Thursday, October 15, 2009


One of the side trips we took on our way back from Pocahontas County:

Across Point Mountain and traveling toward Webster Springs, the view is astounding. The mountains go on and on for miles. Although these are not the Blue Ridge Mountains (those are mostly in Virginia) they certainly looked the part when we were there.

Looking in the other direction, the view was the same, miles of green-topped mountains with a few trees beginning to change color.

As we traveled along (this is Route 51), we saw an overlook, so naturally, we looked. Far, far below we could see...what? a town? a factory?

We saw a road turning off to the side, so down we went.

The sign said "Bergoo Road." I looked at my map (those GPS things don't tell you interesting stuff like this) and saw that the road dead-ended in a community called Bergoo. Bergoo? What kind of a name was that? What kind of place was that?

The road wound down the mountain, passing a little church perched on the side of the hill,

draft horses in a field (no pic, sorry, it didn't come out very well), a large well-kept farm and a few other houses. Traveling beside us was an abandoned railroad track, overgrown with weeds, and when we hit flatter ground at the bottom of the hill, a river. The Elk River, as I learned from my map (Ms. GPS, did you know that? Ha! I thought not!) which travels hundreds of miles before emptying into the Great Kanawha River only a mile from where I work in Charleston. Here, we were very near its headwaters in Pocahontas County (called Birthplace of Rivers for a very good reason, because most of our state's big rivers originate here).

We soon found ourselves in a small community, welcomed by a friendly smiling rock. Most of the houses seemed to be fishing camps, and no wonder--the Elk flows right through the community, and the left and right forks of Leatherwood Creek enter the Elk here. Trout fishing, I expect, would be awesome at this place.

The road lost a lane and became narrower as we crossed one branch of the creek--I think the left fork, but I am not sure now. We drove another mile or so, the road getting skinnier and skinnier, and finally decided to turn around.

Bergoo in its day was a hive of logging activity as the big red spruce, chestnut, oaks, poplar, linden and other virgin trees were felled and sent over the mountain to the mill at Cass, or on to the pulp mills at Covington, Virginia.

The origin of the name "Bergoo" is thought to be a rich, spicy stew of Irish origin that was made to feed the loggers. Another possibility offered is that the name is a corruption of the name of a logging official who once lived here. I like the idea of the stew being the origin of the name myself. If you'd like to try making it, here's one recipe. Webster County hosts the International Burgoo Cook-off annually. From the Webster Artists website:

International Burgoo Cook-off - includes a "Burgoo" stew cook-off, apple pie contest, live music, arts and crafts, kids contests and a kids´ pot of "Burgoo." The Cook-off is held the Saturday of Columbus Day weekend each year at the Baker´s Island Recreation Area in Webster Springs. For more information contact Merle Moore at 304-847-7291.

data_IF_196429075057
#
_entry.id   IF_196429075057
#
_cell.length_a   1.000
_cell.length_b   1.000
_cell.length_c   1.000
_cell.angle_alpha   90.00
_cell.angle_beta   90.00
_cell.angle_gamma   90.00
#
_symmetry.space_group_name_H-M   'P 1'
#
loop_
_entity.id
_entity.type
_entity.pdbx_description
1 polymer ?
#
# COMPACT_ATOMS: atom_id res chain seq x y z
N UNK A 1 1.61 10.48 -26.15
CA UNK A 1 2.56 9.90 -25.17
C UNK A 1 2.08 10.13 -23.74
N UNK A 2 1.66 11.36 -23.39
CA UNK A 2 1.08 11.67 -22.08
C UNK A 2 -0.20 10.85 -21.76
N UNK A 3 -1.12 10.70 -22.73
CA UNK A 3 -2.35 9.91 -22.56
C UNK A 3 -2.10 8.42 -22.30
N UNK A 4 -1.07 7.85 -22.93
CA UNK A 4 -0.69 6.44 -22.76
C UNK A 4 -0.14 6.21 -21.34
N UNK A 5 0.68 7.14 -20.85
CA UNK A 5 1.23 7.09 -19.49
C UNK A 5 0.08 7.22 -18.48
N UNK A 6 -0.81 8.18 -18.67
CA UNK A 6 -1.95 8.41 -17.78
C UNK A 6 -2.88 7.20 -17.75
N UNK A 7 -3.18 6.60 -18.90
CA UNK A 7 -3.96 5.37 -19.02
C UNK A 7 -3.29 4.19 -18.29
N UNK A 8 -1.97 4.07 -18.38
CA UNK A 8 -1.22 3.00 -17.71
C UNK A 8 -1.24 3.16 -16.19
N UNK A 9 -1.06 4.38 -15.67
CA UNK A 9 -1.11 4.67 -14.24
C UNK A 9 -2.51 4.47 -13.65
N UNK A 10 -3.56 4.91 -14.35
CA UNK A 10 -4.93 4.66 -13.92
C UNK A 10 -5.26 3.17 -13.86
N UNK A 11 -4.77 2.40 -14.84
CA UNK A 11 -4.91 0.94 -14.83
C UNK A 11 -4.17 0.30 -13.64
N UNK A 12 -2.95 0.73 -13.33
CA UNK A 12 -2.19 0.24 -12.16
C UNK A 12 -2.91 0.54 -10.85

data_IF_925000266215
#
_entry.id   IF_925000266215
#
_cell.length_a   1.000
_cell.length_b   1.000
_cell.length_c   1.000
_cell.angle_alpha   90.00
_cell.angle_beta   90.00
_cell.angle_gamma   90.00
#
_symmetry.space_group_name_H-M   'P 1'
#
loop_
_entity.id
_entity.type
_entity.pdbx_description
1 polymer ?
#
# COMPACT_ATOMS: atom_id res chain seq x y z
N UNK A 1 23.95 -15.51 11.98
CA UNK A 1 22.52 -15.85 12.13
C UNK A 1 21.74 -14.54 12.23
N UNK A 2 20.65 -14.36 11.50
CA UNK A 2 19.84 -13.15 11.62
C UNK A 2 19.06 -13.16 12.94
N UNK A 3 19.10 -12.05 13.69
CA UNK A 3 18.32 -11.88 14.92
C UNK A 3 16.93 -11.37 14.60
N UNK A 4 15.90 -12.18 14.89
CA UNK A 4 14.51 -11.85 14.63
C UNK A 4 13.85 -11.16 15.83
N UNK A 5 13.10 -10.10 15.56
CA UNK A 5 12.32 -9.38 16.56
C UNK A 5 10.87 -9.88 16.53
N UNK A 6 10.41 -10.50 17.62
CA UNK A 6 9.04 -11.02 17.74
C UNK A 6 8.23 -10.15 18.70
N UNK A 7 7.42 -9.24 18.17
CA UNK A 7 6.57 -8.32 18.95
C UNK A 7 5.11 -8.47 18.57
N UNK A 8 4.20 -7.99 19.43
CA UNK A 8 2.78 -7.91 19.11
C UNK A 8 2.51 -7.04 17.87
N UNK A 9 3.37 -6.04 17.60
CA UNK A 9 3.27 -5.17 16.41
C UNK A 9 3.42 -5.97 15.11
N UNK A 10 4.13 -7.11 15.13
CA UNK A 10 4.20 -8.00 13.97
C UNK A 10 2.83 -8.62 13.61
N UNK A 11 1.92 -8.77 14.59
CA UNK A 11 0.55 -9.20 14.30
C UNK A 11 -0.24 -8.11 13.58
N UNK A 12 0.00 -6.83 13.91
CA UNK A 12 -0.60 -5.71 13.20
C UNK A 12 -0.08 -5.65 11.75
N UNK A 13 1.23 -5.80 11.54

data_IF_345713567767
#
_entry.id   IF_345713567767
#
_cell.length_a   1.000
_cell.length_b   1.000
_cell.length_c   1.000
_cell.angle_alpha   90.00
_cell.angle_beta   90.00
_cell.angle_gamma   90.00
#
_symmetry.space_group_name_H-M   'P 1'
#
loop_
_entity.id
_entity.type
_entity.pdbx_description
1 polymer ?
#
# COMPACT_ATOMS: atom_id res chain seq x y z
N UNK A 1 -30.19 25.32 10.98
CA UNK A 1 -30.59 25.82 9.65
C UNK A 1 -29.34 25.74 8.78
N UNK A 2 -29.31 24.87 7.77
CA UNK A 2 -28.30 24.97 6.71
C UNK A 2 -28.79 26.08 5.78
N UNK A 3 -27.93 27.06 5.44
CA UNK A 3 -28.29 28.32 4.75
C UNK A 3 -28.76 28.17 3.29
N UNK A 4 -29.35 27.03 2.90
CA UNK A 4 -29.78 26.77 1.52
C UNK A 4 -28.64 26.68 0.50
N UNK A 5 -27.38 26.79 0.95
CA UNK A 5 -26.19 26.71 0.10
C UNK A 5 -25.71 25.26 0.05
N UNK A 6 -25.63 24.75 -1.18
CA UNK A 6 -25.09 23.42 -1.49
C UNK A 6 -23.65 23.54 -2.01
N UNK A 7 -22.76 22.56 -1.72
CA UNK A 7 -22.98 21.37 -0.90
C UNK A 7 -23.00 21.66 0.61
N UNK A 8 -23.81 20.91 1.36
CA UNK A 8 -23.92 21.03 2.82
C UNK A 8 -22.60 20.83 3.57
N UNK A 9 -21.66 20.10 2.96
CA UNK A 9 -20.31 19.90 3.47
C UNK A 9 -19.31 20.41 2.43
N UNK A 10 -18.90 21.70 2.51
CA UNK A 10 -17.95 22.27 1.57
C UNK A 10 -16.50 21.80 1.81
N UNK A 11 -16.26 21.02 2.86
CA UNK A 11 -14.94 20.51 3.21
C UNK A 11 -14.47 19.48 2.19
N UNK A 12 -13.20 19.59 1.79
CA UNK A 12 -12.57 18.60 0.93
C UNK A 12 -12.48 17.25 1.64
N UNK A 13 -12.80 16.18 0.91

The abandoned railroad tracks fascinated me. I had to get out and just stand on them, listening and trying to sense what it must have been like in this place when the rails were laid. Since coming home, I've done a little reading about the area and discovered that these tracks traveled into Bergoo and over the mountain, through the Big Cut and 87 winding miles to the old lumber town of Cass.

I stood quietly, wondering who had put this steel on the ground, who had driven the spikes and tightened the bolts like this one. Were the workers Chinese? Black? Probably not, as I later learned. The workers here were Italian, Sardinians, Austrians and other Europeans. Many left in 1914 to go back to their home countries to fight in the first World War.

The story of Bergoo is linked to the story of the lumber town of Cass. When the last sawmill shut down in Cass around 1960, the state bought much of the town and converted it to a tourist destination. I've been there, and stayed in the old company houses, several times. The town oozes history, and at night I believe one might still hear the past in the echoes of footsteps on the wooden boardwalks.

I do not know when the trains stopped running to Bergoo, although I did learn that the mighty Shay #5 steam engine still used at Cass for tourist trips up the mountain used to travel the rails to Bergoo, pulling flatbeds of logs over the steep grades.

Today the community is about as remote as any place in West Virginia could be. It is a long way to Webster Springs, the nearest town and the county seat. Wal-Mart? I would guess that would be about a two-hour drive. Cell phones? Dream on. Fishermen obviously know this place as the numerous camps attest. Beautiful? Absolutely. Webster Springs still hosts a woodchopping festival that attracts lumberjacks from a wide area.

The view that pulled us down the road to Bergoo proved to be a red herring. This road did not take us to the place we had seen from the mountain, which was really puzzling. When we returned to the main road, however, we soon passed a sign for the Parden-Curtin Lumber Company, and another road led off the side. Logging continues near Bergoo, and some rail lines are still in operation. I found that thought comforting, a sense of history continuing to live deep in these hills. While I'm no fan of logging, I know lumber must be harvested somewhere, and today the hills of Webster County have mostly recovered from the ravages of the early logging boom. (The lumber company is actually located at Curtin--read here for the history of that community).

I found most of my information about Bergoo and logging in general in these books:

On Beyond Leatherbark: The Cass Saga by Roy Clarkson. McClain Publishing, 1990. The same author also wrote a book called Tumult on the Mountains: Lumbering in West Virginia 1770-1920, which was published by McClain in 1964.

Of Men and a Mighty Mountain by W.E. Blackhurst. McClain, 1965. Blackhurst first wrote Riders of the Flood, also published by McClain. Both are written as first-hand narratives of men who lived the logging life. Fast, fascinating reading. I believe these are out-of-print, but may be available online. Riders of the Flood is now an outdoor drama, presented at Ronceverte, WV by Theatre West Virginia.